The district court found that the government proved that Benjamin had an equitable interest in the Ranger Avenue property. However, the law invoked by the district court is completely inapposite to the case. The district court in defining the real property right of Benjamin to which the government succeeded relied on a statute that grants the State of Maryland, in addition to its right to collect real property taxes from the record owner, the right to collect real property taxes from those in possession or control of the real property as if they were the record owner. That statute, Md.Tax.Prop. Code Ann. Sec. 5-101(b)(2), does not purport to define ownership interests for purposes other than collection of Maryland real estate taxes.


The district court, the appellants, and the government failed to appreciate or allude to the body of law in Maryland controlling the division of legal and equitable ownership in land under circumstances in which one person provides the consideration to purchase property that is placed in the legal ownership of another. That body of law concerns the resulting trust and would have been more pertinent, if invoked. We believe that it rises to the level of plain error for the district judge, not alerted by the parties, to have failed to invoke it.


A resulting trust arises when the consideration given for a property is furnished by one party while the legal title is taken by the other provided the circumstances surrounding the transaction do not demonstrate a contrary intention by the parties. Levin v. Levin, 43 Md.App. 380, 405 A.2d 770 (1979). Whether or not a transaction gives rise to a resulting trust is to be judged as of its date and not upon facts occurring subsequently. Lacey v. Van Royen, 259 Md. 80, 89, 267 A.2d 91, 96 (1970). One of the circumstances surrounding the transaction that can demonstrate an intent contrary to the creation of a resulting trust is where the person supplying the purchase money is under a natural, moral or legal obligation to provide for a person taking title, then the purchase is to be considered a settlement or advancement. Taylor v. Mercantile-Safe Deposit & Trust Co., 269 Md. 531, 307 A.2d 670 (1973). A resulting trust may be rebutted in part; it may be shown that the payor intended the person in whose name record ownership was placed to have a partial beneficial ownership interest with a resulting trust arising in the payor only as to the balance of the beneficial ownership. Id. The party seeking to establish a resulting trust has the burden of doing so by clear and convincing evidence. United States v. District of Columbia, 596 F.Supp. 725 (D.Md.1984), aff'd on other grounds, 788 F.2d 239 (4th Cir.1986); Siemiesz v. Amend, 237 Md. 438, 206 A.2d 723 (1965).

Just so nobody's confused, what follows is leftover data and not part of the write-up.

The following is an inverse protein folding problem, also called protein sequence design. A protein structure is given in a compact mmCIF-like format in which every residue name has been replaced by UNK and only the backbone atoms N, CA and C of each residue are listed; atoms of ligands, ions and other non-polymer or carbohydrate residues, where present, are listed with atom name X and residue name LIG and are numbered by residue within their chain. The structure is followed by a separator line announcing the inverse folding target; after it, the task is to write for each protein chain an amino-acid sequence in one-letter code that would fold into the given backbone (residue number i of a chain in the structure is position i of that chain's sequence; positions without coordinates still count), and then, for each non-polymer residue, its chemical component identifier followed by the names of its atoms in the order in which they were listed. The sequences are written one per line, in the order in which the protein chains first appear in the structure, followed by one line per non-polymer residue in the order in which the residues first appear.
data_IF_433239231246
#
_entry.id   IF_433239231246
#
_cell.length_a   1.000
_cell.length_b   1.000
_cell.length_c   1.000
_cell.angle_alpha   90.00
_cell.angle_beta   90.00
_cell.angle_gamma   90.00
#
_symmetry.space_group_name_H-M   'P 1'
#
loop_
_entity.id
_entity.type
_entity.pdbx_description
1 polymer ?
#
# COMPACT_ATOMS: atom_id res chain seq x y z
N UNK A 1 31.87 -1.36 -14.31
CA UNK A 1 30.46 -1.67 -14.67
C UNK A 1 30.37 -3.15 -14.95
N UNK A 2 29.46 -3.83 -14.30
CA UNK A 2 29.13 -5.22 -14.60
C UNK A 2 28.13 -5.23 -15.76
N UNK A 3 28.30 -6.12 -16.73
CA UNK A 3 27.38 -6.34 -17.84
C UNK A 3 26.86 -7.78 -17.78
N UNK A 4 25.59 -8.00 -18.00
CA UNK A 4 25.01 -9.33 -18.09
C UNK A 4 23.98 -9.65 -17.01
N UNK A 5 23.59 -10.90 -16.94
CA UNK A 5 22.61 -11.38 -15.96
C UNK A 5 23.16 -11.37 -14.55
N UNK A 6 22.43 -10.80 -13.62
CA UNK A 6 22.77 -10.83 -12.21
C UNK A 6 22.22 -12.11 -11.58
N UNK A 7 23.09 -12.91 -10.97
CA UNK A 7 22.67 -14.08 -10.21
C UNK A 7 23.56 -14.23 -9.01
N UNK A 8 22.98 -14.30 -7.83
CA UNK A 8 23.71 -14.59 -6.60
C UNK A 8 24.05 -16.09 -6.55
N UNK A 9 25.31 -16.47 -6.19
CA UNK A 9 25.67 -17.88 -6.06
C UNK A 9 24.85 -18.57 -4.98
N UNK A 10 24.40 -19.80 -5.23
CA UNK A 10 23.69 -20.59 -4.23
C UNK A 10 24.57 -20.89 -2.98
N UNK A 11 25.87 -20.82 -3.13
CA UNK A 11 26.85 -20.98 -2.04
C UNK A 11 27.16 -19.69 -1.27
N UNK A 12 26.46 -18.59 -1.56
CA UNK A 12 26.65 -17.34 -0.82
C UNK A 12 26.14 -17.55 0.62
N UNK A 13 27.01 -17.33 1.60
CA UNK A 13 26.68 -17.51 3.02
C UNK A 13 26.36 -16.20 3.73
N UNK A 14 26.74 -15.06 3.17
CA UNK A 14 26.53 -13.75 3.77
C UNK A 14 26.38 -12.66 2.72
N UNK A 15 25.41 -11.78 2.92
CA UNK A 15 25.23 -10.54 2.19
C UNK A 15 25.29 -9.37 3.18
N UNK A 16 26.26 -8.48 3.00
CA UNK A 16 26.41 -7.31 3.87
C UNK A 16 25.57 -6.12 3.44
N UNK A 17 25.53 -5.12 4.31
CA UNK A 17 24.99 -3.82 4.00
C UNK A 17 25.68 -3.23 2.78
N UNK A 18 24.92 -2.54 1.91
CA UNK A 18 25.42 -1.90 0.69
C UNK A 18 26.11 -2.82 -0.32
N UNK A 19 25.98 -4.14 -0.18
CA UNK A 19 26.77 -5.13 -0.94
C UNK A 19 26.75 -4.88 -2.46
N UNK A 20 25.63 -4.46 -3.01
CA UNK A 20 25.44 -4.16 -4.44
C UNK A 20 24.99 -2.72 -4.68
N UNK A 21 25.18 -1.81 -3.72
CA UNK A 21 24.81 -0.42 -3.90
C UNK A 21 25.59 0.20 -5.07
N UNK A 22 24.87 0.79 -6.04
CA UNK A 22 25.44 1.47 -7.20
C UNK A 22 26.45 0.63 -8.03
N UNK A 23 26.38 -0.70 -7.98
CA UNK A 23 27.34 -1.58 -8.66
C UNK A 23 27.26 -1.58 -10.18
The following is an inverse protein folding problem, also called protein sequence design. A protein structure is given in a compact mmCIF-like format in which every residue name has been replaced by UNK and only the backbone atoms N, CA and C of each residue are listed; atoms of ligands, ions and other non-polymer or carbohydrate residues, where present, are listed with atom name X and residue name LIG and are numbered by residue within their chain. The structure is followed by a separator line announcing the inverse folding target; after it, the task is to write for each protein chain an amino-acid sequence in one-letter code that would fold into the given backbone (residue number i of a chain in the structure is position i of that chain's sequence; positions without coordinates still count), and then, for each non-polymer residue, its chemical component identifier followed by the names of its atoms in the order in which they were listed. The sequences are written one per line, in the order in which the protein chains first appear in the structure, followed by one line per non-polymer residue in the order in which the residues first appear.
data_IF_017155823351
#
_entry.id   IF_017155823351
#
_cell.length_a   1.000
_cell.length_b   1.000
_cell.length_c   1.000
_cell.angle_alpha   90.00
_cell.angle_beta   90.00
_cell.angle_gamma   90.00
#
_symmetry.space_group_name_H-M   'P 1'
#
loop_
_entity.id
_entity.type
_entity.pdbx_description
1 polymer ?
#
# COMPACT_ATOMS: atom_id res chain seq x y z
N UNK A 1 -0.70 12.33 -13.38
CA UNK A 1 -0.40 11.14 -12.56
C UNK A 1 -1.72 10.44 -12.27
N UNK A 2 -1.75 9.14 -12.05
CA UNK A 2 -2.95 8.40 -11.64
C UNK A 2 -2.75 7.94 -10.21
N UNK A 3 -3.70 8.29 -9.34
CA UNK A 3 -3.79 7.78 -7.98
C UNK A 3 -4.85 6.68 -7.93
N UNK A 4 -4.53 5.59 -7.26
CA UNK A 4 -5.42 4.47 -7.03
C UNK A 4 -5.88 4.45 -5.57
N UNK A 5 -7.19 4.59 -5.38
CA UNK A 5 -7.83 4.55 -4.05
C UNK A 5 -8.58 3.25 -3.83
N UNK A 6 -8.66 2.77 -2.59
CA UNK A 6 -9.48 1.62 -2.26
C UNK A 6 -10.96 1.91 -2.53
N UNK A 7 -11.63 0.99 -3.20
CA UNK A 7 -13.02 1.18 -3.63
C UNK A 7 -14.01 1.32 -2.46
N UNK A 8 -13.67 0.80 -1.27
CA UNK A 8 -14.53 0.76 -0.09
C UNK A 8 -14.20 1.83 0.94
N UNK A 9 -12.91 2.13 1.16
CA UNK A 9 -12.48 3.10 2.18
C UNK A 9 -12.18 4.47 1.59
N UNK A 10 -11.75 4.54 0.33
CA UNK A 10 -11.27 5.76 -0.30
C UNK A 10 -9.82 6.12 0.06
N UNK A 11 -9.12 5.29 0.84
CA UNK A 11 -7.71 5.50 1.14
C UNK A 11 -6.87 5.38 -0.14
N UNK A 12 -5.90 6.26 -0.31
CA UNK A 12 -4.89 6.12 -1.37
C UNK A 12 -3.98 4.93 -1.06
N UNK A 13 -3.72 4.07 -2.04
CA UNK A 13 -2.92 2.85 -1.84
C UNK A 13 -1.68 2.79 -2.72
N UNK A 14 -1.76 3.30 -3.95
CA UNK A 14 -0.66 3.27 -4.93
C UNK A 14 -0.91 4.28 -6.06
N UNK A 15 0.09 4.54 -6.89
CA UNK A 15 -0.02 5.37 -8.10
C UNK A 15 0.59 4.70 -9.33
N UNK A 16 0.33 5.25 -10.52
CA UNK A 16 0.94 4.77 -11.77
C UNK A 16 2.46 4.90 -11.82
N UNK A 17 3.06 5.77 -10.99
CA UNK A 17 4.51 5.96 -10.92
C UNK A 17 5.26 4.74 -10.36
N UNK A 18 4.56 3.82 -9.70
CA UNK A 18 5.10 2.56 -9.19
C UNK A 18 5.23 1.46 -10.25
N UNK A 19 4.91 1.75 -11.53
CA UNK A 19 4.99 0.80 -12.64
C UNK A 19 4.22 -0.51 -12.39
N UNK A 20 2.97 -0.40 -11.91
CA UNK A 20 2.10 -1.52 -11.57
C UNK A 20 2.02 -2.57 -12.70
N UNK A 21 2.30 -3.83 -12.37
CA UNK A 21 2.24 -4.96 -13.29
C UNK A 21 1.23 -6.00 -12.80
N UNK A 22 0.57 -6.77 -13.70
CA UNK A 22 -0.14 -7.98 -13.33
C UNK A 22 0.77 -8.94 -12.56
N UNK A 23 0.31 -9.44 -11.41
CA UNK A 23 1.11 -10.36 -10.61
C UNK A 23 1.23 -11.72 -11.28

Because the wrong body of law was applied, and especially because the wrong standard of proof was applied by the district court in determining whether Benjamin had a beneficial ownership interest in the Ranger Avenue property, we reverse that part of its judgment. Since we are reversing and remanding for trial, we note two other errors in the case. First, even assuming the correctness of the trial court's decision that Benjamin is the beneficial owner of some part, even most, of Ranger Avenue property, the trial court's order as it related to distribution of proceeds was in error.


For such a case, United States v. Rodgers, 461 U.S. 677 (1983), provides the framework for an action to enforce a lien under 26 U.S.C. section 7403 and it was not followed. The trial court evidently concluded that Benjamin owned the entire property subject to a lien of Saunders for $7,500. However, that was an erroneous conclusion given the trial court's finding that Saunders supplied $7,500 of the $48,000 down payment. That interest was hers both legally and beneficially. She supplied that portion of the purchase price and a resulting trust could not arise as to it.